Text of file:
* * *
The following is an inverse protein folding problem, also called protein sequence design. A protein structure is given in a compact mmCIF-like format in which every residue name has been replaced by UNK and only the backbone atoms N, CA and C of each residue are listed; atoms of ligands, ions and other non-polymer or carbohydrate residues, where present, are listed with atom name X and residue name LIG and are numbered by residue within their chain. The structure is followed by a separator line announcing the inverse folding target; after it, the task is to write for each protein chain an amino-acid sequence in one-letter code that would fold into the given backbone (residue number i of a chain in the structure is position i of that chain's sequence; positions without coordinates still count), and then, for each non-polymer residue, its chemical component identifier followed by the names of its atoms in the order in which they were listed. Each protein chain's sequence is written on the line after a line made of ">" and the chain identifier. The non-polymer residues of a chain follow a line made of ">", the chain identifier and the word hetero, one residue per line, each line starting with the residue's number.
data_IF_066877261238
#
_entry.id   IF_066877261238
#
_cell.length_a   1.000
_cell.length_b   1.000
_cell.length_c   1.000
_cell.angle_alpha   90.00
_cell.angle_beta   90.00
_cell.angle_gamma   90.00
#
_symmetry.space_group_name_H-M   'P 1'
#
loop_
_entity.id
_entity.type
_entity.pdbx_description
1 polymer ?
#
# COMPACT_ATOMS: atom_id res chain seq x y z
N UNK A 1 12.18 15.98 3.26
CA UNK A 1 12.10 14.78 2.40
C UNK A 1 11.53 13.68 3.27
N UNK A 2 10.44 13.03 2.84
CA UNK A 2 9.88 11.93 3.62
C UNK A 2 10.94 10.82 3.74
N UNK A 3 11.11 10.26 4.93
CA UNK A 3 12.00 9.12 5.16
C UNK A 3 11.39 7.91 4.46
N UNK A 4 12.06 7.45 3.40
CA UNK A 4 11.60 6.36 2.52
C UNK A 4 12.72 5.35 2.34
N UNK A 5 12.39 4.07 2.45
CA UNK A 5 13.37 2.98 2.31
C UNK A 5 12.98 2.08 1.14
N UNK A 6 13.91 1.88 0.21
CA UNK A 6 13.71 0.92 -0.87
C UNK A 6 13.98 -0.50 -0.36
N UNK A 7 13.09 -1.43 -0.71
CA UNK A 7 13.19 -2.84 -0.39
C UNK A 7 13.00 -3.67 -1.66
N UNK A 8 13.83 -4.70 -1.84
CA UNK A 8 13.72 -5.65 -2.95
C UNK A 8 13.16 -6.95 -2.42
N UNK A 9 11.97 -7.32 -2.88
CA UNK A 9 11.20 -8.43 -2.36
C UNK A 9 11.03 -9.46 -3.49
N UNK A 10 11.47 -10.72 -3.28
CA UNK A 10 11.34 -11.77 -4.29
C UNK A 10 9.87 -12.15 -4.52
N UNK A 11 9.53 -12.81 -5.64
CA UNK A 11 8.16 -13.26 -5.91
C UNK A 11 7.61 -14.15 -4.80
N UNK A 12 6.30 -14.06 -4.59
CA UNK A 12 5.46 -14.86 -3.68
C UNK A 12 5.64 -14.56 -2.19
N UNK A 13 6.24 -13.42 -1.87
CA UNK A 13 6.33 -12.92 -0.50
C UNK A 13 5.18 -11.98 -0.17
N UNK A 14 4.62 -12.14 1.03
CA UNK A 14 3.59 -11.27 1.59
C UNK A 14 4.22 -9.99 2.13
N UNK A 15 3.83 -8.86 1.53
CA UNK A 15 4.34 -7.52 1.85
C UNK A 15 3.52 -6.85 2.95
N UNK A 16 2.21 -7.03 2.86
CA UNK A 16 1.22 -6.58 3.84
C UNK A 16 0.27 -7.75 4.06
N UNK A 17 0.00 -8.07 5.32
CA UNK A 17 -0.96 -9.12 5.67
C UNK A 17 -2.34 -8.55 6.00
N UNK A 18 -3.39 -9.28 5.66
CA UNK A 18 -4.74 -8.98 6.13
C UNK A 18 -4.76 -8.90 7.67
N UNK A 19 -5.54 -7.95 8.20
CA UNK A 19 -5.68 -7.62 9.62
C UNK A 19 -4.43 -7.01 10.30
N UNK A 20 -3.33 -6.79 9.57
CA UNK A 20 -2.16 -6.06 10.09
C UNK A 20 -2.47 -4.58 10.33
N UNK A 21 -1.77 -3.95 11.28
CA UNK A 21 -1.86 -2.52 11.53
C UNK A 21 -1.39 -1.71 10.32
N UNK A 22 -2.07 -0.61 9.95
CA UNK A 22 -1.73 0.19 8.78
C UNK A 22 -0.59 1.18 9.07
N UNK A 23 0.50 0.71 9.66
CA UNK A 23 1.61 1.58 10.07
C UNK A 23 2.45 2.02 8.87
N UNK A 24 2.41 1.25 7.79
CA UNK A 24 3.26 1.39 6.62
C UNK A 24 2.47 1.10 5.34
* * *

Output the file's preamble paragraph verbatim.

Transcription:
The following is an inverse protein folding problem, also called protein sequence design. A protein structure is given in a compact mmCIF-like format in which every residue name has been replaced by UNK and only the backbone atoms N, CA and C of each residue are listed; atoms of ligands, ions and other non-polymer or carbohydrate residues, where present, are listed with atom name X and residue name LIG and are numbered by residue within their chain. The structure is followed by a separator line announcing the inverse folding target; after it, the task is to write for each protein chain an amino-acid sequence in one-letter code that would fold into the given backbone (residue number i of a chain in the structure is position i of that chain's sequence; positions without coordinates still count), and then, for each non-polymer residue, its chemical component identifier followed by the names of its atoms in the order in which they were listed. Each protein chain's sequence is written on the line after a line made of ">" and the chain identifier. The non-polymer residues of a chain follow a line made of ">", the chain identifier and the word hetero, one residue per line, each line starting with the residue's number.